Each term, the University of Oregon invites guest speakers in the academic and professional media industry to participate in the “Demystifying Media” program. The lectures aim to challenge faculty and staff by introducing them to the latest thinking in media research and practice. The third talk in the series for Winter 2017 explored the future – and status – of local newspapers. Coverage of the lectures is provided through a partnership with the University of Oregon.
Christopher Ali thinks that the doom-and-gloom narrative of newspaper journalism in the digital age is incomplete. In fact, he says, that narrative isn’t even half the story.
Ali is an assistant professor of media studies at the University of Virginia and a Tow Fellow at Columbia Journalism School. As part of that fellowship, he’s been working with University of Oregon School of Journalism and Communication professor Damian Radcliffe to understand the ecosystem of newspapers with circulations of less than 50,000.
These smaller papers make up 97 percent of the newspaper industry. Ali calls them “the silent majority,” because in interviewing and surveying nearly 500 people across the small-market newspaper world, the researchers found a very different media environment than the one dominating the news industry narrative.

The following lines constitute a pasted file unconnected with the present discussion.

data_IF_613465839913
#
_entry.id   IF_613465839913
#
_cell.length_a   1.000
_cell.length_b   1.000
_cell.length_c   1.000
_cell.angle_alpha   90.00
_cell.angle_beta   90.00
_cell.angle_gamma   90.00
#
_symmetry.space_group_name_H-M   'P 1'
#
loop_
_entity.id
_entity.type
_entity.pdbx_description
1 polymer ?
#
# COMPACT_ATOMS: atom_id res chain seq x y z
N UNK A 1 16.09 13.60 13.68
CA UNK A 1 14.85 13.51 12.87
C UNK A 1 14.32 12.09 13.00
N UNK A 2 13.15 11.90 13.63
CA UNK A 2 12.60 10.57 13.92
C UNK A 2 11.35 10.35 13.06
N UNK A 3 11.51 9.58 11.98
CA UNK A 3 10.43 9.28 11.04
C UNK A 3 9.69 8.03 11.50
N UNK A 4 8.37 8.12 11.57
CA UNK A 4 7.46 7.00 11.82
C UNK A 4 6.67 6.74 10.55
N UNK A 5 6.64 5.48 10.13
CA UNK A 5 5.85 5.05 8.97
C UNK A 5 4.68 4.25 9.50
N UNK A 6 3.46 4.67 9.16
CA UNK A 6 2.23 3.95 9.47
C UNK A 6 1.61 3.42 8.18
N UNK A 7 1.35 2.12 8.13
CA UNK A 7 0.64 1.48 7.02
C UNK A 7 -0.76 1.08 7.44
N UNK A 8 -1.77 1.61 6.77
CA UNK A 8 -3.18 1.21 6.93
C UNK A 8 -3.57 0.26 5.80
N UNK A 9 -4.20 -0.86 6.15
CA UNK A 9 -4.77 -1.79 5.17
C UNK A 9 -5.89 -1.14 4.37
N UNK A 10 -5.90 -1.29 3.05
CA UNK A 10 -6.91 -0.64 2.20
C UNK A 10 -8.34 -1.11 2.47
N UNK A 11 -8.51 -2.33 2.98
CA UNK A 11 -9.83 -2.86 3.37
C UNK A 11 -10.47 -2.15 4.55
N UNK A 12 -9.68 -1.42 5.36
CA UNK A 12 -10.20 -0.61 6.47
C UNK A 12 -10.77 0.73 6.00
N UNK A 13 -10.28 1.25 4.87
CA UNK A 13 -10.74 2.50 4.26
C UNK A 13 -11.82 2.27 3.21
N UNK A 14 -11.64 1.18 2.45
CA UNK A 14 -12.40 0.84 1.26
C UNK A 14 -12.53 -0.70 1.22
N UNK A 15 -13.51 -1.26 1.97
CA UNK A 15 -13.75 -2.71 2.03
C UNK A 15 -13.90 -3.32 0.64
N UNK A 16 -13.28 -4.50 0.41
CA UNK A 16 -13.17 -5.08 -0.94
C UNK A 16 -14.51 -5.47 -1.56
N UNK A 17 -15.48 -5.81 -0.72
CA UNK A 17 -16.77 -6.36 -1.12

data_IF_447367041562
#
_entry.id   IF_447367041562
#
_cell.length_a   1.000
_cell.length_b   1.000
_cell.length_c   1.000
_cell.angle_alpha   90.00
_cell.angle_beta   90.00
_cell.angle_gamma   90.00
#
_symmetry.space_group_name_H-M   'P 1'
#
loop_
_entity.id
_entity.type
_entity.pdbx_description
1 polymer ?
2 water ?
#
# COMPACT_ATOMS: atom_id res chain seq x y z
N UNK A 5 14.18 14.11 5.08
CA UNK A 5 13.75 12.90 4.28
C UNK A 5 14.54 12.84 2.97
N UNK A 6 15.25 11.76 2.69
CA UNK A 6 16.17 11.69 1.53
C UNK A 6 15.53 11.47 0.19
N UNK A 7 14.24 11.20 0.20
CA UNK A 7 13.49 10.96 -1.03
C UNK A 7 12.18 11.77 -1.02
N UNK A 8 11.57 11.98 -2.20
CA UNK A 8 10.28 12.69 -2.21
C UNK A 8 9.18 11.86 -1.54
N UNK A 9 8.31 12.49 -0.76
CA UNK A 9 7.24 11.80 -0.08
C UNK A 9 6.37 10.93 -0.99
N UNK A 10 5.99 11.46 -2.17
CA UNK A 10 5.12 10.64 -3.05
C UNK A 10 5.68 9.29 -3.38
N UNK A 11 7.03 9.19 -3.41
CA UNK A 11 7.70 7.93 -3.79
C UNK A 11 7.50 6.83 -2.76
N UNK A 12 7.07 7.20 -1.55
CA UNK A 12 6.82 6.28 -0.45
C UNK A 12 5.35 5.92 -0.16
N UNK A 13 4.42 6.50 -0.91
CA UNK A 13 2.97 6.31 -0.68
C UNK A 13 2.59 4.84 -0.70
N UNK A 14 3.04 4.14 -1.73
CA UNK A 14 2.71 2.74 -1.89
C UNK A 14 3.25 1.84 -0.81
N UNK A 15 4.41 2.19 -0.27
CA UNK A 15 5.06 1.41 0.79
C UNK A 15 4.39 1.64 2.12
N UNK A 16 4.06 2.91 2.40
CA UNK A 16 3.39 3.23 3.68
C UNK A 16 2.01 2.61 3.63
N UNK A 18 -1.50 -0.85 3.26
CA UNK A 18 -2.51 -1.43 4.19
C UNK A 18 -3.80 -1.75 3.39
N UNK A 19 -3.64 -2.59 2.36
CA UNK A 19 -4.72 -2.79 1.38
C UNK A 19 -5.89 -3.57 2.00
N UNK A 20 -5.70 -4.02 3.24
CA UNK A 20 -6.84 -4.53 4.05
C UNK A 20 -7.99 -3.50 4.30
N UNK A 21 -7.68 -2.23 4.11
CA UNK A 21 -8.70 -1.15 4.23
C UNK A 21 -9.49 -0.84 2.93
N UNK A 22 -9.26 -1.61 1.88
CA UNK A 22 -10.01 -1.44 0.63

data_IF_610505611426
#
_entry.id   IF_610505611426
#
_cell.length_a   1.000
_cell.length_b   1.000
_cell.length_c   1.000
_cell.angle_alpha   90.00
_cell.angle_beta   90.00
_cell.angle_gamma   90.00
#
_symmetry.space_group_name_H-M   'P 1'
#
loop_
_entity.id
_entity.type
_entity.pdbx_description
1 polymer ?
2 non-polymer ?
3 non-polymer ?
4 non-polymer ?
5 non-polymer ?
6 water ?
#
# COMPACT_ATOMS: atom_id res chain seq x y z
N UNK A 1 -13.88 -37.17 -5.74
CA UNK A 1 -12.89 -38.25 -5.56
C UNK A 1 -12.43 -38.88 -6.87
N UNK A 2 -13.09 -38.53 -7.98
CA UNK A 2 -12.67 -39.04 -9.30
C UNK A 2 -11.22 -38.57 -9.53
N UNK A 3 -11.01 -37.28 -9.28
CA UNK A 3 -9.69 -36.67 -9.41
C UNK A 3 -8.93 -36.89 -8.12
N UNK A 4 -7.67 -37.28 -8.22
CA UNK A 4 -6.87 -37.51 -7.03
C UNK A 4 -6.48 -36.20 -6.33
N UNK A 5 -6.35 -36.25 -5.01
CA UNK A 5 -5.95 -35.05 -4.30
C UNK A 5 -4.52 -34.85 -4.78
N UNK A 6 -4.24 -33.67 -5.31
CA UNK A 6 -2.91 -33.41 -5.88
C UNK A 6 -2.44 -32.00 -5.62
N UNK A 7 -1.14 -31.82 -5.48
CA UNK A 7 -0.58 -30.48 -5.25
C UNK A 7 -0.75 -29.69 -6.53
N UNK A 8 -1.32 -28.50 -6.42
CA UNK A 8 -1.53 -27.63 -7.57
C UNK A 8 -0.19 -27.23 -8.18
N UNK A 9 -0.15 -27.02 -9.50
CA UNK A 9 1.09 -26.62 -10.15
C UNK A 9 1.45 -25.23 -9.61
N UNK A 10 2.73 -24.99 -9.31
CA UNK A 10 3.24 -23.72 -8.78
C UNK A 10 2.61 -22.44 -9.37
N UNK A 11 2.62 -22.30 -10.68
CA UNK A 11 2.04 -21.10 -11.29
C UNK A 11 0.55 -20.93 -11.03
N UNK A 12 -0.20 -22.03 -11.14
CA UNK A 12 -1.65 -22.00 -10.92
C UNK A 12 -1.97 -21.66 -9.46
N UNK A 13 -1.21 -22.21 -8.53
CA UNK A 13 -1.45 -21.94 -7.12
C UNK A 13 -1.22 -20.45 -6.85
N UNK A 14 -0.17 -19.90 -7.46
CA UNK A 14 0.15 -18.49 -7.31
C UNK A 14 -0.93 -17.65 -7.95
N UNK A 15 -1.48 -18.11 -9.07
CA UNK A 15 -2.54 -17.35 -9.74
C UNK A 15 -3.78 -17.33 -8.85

Instead of desperation, Ali and Radcliffe found innovation, strong community ties and a sense of optimism within these small newsrooms. These newspapers do face hurdles, but not the same cliched issues as metro and national news corporations, Ali argues.
“Smaller newspapers face their own set of challenges and opportunities and they define success and innovation in different ways,” Ali said. “So much so that it might not even be worth speaking of the news industry as a whole anymore. It’s really not one industry. It’s multiple.”
When taken as a whole, the newspaper industry is struggling. The 2016 Pew Research Center State of the News Media report said that the industry had cut 20,000 jobs in the last 20 years. Pew called 2015 “perhaps the worst year since the recession.”